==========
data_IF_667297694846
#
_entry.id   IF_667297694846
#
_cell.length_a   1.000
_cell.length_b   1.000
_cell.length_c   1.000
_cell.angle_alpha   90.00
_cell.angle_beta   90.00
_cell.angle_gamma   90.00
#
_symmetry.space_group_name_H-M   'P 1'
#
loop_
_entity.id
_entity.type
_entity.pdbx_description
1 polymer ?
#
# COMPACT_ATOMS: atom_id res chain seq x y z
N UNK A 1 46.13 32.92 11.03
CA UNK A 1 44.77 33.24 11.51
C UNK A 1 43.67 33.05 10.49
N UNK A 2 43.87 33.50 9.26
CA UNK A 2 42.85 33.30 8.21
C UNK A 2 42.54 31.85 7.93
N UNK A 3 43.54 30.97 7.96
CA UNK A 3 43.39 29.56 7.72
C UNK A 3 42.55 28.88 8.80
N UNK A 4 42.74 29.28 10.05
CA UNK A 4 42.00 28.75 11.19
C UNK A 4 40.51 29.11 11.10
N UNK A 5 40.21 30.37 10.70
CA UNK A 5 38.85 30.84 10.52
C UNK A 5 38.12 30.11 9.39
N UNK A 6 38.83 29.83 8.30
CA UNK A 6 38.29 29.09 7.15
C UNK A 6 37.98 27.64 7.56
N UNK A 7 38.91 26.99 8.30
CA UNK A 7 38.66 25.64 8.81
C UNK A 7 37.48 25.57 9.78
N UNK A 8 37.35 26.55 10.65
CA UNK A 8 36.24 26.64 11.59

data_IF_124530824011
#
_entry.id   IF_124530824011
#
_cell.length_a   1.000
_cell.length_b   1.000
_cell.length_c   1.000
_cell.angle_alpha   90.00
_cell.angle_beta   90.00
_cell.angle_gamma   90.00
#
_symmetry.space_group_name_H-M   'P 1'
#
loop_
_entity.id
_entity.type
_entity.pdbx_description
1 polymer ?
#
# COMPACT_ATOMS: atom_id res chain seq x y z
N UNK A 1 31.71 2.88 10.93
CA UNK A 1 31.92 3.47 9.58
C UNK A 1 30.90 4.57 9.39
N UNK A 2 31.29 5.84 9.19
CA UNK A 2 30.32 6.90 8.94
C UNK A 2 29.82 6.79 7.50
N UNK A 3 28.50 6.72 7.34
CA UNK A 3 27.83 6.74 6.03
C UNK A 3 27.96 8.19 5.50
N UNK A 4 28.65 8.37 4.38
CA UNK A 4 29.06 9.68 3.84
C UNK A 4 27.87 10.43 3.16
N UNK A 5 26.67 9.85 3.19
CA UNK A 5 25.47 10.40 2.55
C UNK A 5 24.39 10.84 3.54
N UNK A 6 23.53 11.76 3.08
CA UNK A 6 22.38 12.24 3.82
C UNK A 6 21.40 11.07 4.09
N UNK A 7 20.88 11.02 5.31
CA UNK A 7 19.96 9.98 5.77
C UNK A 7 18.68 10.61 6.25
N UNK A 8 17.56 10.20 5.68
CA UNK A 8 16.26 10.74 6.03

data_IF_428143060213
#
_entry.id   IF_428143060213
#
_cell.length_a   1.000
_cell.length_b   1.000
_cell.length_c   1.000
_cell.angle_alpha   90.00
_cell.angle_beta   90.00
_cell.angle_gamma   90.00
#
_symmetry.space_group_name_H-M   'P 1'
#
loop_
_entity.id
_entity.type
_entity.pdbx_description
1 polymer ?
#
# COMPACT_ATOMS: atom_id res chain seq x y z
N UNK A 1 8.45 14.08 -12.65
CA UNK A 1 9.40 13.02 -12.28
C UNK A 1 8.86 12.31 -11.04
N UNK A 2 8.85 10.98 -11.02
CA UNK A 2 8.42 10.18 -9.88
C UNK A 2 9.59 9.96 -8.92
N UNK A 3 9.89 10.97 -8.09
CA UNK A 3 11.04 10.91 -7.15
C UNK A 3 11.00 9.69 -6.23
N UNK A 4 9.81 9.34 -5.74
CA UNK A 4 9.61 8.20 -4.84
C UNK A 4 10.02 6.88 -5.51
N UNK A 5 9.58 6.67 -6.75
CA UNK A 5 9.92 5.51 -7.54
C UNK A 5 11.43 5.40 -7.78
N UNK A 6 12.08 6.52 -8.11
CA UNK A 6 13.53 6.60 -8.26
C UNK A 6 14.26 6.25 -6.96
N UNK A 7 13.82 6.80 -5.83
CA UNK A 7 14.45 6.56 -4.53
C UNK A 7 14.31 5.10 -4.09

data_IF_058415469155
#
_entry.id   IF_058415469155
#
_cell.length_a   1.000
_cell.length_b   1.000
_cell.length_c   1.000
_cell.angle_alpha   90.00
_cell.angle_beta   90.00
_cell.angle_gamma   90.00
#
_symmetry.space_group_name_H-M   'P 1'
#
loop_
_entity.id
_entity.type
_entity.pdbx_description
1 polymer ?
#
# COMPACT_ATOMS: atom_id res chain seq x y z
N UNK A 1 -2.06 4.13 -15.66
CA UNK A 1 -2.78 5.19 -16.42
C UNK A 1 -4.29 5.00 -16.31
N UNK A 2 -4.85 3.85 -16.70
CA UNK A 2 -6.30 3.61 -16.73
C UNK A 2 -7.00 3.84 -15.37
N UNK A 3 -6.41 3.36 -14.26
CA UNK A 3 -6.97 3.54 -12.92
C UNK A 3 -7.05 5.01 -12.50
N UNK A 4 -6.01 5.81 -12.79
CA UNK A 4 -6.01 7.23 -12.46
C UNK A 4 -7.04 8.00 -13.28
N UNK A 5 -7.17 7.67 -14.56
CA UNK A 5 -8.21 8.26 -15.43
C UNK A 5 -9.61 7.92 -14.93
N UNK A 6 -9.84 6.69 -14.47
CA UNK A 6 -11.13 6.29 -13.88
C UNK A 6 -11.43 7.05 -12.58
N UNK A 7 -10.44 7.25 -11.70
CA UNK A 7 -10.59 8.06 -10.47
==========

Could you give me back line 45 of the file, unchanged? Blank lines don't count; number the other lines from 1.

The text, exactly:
#